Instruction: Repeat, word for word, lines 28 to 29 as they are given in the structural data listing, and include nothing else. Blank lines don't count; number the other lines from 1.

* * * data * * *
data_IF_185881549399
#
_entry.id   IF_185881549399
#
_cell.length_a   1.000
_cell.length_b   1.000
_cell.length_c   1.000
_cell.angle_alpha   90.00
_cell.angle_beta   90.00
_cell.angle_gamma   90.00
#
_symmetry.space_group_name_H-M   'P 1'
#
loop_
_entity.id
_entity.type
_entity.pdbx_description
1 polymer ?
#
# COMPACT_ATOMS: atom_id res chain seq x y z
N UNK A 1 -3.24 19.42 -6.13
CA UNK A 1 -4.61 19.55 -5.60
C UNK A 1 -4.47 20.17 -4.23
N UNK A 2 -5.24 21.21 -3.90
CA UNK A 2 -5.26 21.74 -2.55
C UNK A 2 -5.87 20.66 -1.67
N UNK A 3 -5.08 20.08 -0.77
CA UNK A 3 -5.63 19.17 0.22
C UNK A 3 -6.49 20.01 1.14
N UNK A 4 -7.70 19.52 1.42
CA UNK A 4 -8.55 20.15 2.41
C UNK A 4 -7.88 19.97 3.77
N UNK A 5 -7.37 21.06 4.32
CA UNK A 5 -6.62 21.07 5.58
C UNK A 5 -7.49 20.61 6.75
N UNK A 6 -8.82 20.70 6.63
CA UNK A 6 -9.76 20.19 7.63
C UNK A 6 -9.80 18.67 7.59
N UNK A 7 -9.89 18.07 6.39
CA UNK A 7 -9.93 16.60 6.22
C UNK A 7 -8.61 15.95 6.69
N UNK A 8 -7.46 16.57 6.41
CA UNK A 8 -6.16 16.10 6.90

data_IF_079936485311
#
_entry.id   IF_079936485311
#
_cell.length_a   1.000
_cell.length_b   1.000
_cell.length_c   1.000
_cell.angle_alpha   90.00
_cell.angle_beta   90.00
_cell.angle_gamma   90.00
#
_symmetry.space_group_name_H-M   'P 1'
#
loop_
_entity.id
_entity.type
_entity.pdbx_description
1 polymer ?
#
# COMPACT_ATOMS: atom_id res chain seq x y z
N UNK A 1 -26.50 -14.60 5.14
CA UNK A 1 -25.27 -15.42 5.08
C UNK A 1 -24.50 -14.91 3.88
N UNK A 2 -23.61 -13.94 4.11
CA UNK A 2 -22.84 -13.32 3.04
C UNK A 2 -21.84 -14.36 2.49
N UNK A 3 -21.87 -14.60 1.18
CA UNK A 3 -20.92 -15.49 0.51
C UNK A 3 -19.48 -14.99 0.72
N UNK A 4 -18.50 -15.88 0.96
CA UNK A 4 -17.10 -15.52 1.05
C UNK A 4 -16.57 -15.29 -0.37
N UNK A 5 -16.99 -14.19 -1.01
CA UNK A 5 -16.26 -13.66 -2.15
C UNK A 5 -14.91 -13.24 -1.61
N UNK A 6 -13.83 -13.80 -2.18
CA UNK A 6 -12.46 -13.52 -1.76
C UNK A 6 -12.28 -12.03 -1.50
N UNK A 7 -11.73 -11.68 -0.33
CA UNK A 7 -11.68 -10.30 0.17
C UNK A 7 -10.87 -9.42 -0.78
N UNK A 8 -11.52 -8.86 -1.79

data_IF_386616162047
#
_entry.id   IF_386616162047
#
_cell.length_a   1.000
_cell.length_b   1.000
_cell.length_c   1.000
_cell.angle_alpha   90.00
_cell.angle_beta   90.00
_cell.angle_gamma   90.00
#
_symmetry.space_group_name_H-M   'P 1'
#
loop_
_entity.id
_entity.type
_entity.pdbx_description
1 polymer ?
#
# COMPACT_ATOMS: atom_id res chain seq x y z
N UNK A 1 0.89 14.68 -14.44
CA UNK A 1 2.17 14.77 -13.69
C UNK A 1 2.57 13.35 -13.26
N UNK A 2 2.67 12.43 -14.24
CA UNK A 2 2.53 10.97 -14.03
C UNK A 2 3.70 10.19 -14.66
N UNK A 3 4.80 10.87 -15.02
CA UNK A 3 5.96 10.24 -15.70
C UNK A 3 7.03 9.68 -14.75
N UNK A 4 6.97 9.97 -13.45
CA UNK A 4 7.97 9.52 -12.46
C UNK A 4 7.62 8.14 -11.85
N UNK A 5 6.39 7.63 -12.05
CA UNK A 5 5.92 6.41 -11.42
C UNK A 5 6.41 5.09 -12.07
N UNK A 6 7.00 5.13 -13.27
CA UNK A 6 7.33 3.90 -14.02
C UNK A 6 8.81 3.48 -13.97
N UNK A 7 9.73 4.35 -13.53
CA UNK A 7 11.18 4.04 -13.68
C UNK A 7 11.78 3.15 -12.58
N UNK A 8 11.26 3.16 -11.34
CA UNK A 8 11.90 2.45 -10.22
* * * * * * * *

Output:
CA UNK A 3 -5.63 19.17 0.22
C UNK A 3 -6.49 20.01 1.14